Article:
The British Percheron Horse is essentially a heavy draught horse possessing great muscular development combined with style and activity. It should possess ample bone of good quality, and give a general impression of balance and power.
Grey or black, with a minimum of white. No other colour is eligible for entry in the Stud Book. Skin and coat should be of fine quality. Colour will tend to lighten in older horses.
Stallions must not be less than 16 hands 2 inches in height at the age of two. Mares should not be less than 16 hands 1 inch. Width and depth must not be sacrificed to height at maturity.
Wide across the eyes, which should be full and docile; ears medium in size and erect; deep cheek, curved on lower side, not long from eye to nose; intelligent expression.
Strong neck, not short, full arched crest in case of Stallions; wide chest, deep well-laid shoulders; back strong and short; rib wide and deep, deep at flank; hind quarters of exceptional width and long from hips to tail, avoiding any suggestion of goose rump.
Strong legs and full second thighs, big knees and broad hocks; heavy flat bone, short cannons, pasterns of medium length, feet of reasonable size, of good quality hard blue horn. Limbs as clean and free from hair as possible.
Typical of the breed; straight, bold, with a long free stride rather than short snappy action. Hocks well flexed and kept close.
Stallions – 18 to 20 cwts.
Mares – 16 to 18 cwts.
One of the most docile and good-natured of any breed, yet in no way showing any sign of sluggishness or dullness. In stables, or out in the dense town traffic, nothing appears to upset them. This placid nature makes it possible to switch from the environment of the farm to that of the busy town, with the minimum of risk or delay, an often-troublesome period with some other breeds.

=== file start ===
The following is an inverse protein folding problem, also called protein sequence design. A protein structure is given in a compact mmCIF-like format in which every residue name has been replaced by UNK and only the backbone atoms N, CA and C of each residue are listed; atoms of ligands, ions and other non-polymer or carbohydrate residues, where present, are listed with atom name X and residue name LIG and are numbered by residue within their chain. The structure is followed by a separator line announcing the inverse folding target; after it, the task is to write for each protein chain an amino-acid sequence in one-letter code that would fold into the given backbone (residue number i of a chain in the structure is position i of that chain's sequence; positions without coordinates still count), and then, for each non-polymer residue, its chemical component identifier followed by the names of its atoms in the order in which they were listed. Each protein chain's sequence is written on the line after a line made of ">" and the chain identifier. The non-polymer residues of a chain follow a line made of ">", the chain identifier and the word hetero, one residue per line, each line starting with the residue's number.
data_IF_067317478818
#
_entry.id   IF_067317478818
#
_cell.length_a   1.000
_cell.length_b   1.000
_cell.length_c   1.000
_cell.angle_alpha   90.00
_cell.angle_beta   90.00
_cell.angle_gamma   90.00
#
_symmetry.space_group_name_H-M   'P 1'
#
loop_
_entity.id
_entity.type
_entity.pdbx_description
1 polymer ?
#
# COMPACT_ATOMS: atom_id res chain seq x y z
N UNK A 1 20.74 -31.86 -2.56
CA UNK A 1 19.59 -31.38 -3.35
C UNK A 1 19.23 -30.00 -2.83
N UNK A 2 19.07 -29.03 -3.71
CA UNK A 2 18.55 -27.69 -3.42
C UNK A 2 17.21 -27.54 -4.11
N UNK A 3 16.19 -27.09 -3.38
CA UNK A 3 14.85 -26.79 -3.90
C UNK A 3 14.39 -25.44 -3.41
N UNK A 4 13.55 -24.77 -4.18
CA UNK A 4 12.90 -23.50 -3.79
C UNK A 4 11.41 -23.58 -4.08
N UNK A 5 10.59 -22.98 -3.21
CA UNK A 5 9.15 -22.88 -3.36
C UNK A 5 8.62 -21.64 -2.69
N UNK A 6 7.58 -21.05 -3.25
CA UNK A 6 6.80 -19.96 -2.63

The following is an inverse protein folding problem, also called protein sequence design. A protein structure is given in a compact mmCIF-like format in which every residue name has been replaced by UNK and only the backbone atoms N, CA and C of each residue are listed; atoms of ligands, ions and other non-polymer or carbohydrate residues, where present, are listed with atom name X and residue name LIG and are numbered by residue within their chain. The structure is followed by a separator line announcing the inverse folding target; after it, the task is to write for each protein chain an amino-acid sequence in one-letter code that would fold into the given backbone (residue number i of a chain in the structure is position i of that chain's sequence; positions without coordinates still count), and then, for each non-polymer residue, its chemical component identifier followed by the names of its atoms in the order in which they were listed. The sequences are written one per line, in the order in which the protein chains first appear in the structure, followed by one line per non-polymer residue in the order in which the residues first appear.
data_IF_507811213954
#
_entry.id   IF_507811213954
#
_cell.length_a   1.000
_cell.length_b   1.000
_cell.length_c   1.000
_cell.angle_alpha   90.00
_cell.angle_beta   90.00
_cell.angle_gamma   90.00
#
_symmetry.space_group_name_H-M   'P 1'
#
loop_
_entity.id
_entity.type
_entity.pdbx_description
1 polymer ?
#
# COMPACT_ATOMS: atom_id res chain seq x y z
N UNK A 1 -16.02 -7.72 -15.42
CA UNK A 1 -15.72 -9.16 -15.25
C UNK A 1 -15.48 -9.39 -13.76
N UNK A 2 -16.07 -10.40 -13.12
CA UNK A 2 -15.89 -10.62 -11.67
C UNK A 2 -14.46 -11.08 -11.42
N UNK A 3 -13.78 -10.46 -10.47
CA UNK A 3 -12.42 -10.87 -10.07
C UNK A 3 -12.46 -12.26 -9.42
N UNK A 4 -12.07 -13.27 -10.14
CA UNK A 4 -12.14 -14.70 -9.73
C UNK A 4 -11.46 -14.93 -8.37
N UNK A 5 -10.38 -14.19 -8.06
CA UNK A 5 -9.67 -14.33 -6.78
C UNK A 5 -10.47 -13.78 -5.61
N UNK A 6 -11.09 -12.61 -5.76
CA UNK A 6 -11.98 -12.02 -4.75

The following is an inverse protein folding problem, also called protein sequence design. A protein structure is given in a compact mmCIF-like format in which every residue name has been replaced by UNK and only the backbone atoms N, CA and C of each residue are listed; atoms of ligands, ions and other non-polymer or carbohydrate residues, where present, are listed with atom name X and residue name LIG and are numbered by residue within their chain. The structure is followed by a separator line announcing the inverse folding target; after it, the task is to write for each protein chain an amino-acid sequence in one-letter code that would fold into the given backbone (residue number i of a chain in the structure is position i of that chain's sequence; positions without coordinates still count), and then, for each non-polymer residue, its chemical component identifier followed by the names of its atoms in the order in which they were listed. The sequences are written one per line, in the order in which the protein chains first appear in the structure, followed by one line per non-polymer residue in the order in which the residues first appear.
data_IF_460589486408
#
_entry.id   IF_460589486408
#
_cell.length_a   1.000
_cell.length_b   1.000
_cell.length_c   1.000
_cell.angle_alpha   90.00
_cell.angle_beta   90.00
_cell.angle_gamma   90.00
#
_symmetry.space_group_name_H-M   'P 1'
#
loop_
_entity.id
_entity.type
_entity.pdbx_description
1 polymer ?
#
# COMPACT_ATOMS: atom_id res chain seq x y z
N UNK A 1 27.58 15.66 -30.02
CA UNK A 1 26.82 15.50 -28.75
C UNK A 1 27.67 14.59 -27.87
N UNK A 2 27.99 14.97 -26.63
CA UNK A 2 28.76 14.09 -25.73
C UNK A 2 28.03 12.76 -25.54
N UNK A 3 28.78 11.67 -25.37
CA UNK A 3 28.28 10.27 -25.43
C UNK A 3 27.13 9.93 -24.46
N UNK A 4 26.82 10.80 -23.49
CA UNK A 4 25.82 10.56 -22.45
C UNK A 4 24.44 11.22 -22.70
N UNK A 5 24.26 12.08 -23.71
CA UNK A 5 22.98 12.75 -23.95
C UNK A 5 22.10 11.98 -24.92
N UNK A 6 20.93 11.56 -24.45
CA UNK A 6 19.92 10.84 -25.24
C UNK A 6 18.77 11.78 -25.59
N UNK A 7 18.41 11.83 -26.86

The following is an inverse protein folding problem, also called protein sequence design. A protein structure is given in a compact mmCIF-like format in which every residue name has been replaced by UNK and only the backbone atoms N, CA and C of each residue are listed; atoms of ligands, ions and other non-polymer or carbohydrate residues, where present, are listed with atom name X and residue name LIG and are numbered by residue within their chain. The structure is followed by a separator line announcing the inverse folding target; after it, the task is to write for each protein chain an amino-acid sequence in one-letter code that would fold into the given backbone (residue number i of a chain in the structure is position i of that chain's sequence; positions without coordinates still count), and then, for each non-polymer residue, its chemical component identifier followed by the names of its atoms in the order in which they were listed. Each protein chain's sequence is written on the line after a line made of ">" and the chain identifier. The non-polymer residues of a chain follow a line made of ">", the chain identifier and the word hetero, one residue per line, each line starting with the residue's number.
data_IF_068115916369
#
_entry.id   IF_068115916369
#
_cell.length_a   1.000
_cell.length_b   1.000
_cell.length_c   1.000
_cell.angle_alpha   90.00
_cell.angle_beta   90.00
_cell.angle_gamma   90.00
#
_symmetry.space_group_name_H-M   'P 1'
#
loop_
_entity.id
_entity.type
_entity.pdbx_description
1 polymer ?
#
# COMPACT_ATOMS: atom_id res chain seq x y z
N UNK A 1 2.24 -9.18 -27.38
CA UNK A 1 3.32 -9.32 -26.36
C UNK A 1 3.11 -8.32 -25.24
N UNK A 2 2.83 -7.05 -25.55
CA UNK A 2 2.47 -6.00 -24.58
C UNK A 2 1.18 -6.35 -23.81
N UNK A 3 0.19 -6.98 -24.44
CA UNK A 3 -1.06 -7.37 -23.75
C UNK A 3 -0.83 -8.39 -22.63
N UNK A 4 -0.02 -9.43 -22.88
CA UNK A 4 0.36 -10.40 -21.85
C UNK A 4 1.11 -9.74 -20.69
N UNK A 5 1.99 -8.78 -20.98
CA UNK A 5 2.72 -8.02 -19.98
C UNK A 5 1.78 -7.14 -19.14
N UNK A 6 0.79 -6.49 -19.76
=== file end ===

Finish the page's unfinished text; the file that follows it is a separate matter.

Owing to the almost lack of feather and the type of skin, the Percheron can be adequately cared for by the less experienced men we must accept today, with much less risk of galls, itchy legs and poor coats, than would be the case with many other breeds. Their docile nature makes them extremely good to handle.
The hoof of the Percheron is of good hard blue horn and very little foot trouble is experienced. The legs too have plenty of good quality bone and despite the body weight usually maintained, stands up very well indeed to the hard roads and permanently studded shoes.
As a worker they are willing and genuine almost without exception, and capable of working good loads continuously without undue strain. A pair will take up to 2 tons net load (almost 4 tons gross) on the old type of dray with iron tyres, or even a little more on the modern rubber tyred type, averaging 2 loads a day up to 5 miles radius and still maintain good condition. The ability to do his work and maintain condition is, it is thought, due to two inherent factors; firstly a very strong constitution and secondly their temperament, which denotes an almost lack of nervous tension.